Film Review – The Past

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The Past, Iranian director Asghar Farhadi’s follow up to A Separation, proves every bit as arresting as that Oscar winning film. Both share a certain DNA – though this one is set in France – because both stories begin with a couple on the verge of divorce.

Ahmad (Ali Mosaffa) arrives in Paris to complete divorce proceedings with his wife Marie (Berenice Bejo), but begins to notice all is not well with her teenage daughter Lucie (Pauline Burlet). Lucie seems unsettled at the presence of Marie’s new boyfriend Samir (Tahar Rahim), and not simply because he is marrying her mother. In addition, Ahmad observes how her younger daughter Lea and Samir’s young son Fouad are also unsettled by Samir, and he begins to suspect more may be going on than is immediately apparent. A series of discreet investigations uncover secrets within secrets that become increasingly devastating for all concerned.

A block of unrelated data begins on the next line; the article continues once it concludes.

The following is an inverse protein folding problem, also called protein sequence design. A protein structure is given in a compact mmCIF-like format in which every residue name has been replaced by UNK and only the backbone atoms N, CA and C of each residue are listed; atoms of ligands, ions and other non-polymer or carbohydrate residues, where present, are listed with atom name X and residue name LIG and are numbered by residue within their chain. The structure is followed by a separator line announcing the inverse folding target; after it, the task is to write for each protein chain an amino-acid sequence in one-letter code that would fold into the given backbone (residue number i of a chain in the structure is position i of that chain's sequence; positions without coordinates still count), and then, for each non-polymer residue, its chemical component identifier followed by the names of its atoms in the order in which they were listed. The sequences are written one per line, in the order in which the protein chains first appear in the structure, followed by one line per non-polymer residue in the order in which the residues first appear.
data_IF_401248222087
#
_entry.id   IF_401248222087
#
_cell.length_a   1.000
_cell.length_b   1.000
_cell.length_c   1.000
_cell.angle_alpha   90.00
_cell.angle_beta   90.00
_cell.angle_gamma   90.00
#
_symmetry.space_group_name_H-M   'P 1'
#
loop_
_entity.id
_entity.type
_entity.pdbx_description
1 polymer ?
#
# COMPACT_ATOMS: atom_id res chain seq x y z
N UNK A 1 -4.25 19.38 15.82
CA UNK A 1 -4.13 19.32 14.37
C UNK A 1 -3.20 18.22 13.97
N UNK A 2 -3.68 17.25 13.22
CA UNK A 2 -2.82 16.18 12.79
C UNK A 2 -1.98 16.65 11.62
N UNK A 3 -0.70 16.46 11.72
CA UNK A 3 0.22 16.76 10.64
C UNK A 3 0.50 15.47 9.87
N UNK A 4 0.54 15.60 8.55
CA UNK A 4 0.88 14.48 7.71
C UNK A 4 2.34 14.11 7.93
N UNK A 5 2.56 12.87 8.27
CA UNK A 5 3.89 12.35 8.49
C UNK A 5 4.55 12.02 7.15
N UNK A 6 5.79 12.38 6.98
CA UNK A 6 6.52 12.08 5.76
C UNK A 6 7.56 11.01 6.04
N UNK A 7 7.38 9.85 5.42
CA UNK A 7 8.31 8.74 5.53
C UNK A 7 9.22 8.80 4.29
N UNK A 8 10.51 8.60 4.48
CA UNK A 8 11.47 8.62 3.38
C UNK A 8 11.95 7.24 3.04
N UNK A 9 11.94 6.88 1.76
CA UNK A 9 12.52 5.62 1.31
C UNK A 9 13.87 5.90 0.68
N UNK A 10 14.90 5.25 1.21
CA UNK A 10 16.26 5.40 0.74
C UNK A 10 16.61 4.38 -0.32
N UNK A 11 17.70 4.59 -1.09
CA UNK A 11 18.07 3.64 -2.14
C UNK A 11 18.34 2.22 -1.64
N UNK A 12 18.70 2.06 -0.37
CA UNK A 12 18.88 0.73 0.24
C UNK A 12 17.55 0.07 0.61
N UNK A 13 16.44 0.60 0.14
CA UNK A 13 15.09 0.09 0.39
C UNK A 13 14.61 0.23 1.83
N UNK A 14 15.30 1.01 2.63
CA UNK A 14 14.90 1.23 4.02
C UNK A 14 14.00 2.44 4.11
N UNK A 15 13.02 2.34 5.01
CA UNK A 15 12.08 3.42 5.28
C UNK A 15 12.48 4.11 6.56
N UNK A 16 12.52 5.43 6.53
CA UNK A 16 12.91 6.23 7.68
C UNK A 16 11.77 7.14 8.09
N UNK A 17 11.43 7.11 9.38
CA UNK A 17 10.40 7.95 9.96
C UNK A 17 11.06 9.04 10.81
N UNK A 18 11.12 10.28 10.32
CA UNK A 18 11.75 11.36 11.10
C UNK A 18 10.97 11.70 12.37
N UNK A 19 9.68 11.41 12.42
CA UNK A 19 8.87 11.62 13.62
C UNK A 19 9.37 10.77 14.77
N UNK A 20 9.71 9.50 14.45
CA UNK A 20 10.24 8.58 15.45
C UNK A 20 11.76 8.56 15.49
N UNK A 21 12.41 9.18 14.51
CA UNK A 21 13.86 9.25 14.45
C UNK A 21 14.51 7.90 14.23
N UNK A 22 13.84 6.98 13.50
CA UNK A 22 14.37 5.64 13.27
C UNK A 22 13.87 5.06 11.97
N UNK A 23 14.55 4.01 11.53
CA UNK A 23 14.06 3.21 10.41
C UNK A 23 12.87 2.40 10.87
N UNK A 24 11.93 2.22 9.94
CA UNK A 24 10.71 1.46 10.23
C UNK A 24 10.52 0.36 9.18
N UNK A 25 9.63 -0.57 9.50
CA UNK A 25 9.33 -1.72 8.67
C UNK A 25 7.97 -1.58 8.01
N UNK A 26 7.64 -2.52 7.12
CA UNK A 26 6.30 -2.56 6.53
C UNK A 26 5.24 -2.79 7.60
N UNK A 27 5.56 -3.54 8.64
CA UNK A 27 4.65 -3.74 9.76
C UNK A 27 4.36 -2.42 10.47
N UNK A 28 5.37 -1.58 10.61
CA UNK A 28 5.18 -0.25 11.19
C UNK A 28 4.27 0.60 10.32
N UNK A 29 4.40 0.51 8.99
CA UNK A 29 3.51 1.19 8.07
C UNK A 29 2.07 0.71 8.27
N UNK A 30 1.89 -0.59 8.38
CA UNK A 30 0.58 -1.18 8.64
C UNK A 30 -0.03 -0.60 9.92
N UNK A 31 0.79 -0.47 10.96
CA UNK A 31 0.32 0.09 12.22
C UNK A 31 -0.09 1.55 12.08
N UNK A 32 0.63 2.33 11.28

This stark, brilliantly scripted and directed piece features terrific performances, especially from Bejo, who here is light years from her comic, romantic turn in The Artist. Rahim is also excellent in the supporting role of the teasingly ambiguous Samir. In fact he’s almost as good as he was in A Prophet. The child actors (Elyes Aguis and Jeanne Jestin) are great too.

Unlike A Separation, which offered a fascinating insight into the Iranian legal system, The Past is less concerned with the mechanics of civil law and more with lies and their consequences. There is nothing false or sentimental in the narrative, and no attempt to soften harsh realities. However the film is subtle and observational rather than judgemental, and further proof that Farhadi is a director to watch.

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